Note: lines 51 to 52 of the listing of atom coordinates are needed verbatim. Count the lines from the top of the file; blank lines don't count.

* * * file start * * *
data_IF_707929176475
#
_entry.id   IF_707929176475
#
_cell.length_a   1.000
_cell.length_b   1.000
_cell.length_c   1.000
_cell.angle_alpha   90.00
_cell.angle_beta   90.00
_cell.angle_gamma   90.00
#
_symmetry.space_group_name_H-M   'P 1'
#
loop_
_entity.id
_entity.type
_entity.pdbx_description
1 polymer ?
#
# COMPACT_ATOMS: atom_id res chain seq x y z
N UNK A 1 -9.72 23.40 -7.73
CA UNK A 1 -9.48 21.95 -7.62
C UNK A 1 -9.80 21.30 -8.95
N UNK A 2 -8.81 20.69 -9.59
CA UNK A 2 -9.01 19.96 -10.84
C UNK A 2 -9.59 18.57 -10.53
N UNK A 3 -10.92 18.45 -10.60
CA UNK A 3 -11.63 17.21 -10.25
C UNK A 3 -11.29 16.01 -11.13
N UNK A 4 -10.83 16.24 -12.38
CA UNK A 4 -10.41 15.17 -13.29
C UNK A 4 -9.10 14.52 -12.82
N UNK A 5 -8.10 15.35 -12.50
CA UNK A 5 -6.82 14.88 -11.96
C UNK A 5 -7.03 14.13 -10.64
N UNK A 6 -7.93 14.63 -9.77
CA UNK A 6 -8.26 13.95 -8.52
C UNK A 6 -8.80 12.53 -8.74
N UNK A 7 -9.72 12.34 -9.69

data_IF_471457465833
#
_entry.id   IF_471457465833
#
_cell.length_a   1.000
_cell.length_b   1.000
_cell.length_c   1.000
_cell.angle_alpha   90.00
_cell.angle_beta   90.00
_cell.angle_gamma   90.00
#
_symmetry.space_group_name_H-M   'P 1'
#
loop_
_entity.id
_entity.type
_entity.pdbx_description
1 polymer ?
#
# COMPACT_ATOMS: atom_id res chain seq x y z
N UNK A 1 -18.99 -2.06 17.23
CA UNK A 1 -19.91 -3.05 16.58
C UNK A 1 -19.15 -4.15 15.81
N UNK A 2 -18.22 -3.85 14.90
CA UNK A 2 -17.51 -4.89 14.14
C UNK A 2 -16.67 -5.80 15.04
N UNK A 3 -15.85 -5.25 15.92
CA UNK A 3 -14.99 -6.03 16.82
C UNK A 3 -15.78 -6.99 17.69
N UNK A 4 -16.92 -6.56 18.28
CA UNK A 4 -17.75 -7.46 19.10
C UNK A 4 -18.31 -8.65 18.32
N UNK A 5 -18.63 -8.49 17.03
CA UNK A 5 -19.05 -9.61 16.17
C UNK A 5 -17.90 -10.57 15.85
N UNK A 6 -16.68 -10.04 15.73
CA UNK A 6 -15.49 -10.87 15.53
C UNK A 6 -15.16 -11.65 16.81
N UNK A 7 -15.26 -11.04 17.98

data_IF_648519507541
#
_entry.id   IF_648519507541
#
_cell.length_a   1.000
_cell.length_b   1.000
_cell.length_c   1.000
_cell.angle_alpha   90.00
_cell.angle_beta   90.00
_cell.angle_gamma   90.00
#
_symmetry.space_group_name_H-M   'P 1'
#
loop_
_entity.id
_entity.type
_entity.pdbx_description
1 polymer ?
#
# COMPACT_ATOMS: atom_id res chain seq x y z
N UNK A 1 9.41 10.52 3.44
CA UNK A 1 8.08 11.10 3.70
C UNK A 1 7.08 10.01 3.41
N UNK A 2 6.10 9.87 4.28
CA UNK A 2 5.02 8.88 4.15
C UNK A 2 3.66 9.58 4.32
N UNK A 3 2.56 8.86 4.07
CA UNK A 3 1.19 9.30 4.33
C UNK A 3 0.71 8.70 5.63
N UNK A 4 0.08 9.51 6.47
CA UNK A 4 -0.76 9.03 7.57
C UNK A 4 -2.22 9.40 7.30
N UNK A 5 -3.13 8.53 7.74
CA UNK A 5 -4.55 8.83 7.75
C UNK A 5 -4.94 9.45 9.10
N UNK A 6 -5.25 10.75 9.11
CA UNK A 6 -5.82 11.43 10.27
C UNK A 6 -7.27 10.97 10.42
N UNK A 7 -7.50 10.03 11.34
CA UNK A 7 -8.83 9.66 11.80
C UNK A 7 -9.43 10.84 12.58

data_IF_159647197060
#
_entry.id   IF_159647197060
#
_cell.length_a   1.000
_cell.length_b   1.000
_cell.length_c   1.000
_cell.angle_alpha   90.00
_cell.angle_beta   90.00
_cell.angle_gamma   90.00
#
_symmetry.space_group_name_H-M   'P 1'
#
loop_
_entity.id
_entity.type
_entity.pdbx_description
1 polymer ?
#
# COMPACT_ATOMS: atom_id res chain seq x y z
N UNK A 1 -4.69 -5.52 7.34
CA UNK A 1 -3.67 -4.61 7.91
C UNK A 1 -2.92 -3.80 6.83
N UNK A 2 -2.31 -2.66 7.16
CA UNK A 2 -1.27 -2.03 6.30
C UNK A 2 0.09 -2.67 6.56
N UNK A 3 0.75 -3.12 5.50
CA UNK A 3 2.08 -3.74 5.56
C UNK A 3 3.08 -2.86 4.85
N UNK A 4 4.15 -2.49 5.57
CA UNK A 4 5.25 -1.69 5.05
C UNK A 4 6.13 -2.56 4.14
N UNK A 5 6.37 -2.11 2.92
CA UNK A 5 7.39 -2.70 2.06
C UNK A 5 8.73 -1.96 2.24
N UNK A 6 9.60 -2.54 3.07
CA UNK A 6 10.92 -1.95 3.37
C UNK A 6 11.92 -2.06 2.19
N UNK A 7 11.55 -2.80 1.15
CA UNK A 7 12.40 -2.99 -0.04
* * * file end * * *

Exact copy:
_symmetry.space_group_name_H-M   'P 1'
#